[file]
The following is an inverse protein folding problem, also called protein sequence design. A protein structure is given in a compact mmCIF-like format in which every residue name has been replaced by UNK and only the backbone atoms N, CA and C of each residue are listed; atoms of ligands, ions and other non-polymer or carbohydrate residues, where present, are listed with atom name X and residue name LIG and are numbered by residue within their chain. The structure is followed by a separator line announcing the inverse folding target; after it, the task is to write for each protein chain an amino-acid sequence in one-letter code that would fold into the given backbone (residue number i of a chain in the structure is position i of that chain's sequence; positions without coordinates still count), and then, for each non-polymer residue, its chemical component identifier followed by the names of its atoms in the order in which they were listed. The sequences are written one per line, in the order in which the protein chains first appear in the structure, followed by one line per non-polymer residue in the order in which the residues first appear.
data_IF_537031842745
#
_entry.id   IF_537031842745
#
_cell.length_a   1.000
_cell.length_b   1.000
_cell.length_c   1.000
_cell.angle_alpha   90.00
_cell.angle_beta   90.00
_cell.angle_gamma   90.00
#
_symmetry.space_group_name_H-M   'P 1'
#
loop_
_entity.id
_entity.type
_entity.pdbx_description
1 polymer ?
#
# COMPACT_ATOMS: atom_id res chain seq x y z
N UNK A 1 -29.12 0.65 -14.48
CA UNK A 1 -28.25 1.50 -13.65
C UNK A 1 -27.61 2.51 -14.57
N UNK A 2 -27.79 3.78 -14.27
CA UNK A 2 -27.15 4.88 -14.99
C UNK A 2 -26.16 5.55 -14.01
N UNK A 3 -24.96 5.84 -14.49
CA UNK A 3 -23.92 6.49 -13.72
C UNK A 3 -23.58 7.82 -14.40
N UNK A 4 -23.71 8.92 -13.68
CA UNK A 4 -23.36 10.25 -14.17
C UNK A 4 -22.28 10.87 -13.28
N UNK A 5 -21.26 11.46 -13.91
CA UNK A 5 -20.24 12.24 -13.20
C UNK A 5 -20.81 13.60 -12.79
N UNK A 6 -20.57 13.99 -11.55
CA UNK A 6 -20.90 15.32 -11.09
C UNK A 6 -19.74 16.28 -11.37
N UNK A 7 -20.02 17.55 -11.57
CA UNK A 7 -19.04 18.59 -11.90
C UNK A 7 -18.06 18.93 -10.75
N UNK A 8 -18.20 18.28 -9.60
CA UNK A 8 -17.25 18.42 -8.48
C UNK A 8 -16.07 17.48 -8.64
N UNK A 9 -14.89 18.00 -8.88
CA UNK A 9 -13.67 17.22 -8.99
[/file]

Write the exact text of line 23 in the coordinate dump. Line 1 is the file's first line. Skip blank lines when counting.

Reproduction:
CA UNK A 1 -28.25 1.50 -13.65